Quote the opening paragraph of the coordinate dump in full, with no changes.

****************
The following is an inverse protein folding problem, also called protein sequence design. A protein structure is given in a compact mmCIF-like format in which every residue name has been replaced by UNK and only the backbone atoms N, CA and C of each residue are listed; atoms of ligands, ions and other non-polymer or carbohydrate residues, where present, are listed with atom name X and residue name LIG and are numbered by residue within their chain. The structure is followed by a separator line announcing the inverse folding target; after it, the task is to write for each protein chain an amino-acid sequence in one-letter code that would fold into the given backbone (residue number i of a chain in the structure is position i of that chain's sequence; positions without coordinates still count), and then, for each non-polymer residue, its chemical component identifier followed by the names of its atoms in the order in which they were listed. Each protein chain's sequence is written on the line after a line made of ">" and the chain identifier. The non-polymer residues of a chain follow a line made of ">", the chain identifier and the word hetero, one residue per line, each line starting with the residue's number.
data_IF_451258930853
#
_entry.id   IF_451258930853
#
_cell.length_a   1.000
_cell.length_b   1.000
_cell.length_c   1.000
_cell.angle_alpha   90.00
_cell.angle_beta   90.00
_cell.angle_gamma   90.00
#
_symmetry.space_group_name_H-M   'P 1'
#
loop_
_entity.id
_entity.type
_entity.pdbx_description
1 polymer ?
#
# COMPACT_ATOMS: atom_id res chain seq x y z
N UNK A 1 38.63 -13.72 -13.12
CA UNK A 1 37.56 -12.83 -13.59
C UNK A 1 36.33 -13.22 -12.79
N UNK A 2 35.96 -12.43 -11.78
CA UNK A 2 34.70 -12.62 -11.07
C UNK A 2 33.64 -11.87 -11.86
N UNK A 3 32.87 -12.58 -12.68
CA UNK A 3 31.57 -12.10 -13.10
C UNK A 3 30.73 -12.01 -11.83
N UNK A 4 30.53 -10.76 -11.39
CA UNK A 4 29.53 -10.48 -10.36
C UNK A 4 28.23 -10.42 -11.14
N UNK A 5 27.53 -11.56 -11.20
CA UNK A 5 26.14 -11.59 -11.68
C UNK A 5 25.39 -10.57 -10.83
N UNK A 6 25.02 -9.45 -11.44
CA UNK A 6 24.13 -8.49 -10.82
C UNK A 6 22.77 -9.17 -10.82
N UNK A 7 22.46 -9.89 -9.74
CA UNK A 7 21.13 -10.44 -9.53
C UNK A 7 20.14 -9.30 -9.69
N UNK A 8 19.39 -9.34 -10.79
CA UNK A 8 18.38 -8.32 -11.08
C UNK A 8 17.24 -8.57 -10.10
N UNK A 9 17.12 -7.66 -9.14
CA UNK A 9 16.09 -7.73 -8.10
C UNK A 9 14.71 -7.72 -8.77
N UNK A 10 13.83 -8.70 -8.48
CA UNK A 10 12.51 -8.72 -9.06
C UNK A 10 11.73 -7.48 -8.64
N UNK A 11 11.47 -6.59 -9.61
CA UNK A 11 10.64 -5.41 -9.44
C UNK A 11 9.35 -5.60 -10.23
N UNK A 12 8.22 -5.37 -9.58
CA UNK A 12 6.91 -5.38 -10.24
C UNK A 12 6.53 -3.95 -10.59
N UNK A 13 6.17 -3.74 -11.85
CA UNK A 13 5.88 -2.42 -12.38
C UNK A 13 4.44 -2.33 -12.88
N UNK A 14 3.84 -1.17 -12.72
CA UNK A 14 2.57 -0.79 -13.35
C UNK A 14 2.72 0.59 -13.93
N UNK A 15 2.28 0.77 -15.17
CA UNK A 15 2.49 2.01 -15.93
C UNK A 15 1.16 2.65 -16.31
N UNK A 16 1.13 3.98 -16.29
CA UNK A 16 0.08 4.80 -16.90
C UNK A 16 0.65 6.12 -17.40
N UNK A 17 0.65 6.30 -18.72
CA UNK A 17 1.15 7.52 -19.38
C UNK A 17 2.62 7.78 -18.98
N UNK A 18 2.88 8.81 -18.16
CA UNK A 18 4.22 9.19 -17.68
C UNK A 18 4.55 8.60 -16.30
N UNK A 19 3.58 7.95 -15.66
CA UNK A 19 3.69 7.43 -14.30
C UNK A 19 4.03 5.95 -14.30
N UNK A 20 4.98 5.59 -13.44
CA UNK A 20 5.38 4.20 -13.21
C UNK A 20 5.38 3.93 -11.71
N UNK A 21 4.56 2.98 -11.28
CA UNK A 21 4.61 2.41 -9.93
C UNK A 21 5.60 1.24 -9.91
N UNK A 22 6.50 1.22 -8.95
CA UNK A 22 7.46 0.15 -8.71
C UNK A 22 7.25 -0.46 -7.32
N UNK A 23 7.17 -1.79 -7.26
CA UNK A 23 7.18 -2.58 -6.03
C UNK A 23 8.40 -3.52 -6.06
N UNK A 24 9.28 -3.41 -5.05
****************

The following is an inverse protein folding problem, also called protein sequence design. A protein structure is given in a compact mmCIF-like format in which every residue name has been replaced by UNK and only the backbone atoms N, CA and C of each residue are listed; atoms of ligands, ions and other non-polymer or carbohydrate residues, where present, are listed with atom name X and residue name LIG and are numbered by residue within their chain. The structure is followed by a separator line announcing the inverse folding target; after it, the task is to write for each protein chain an amino-acid sequence in one-letter code that would fold into the given backbone (residue number i of a chain in the structure is position i of that chain's sequence; positions without coordinates still count), and then, for each non-polymer residue, its chemical component identifier followed by the names of its atoms in the order in which they were listed. Each protein chain's sequence is written on the line after a line made of ">" and the chain identifier. The non-polymer residues of a chain follow a line made of ">", the chain identifier and the word hetero, one residue per line, each line starting with the residue's number.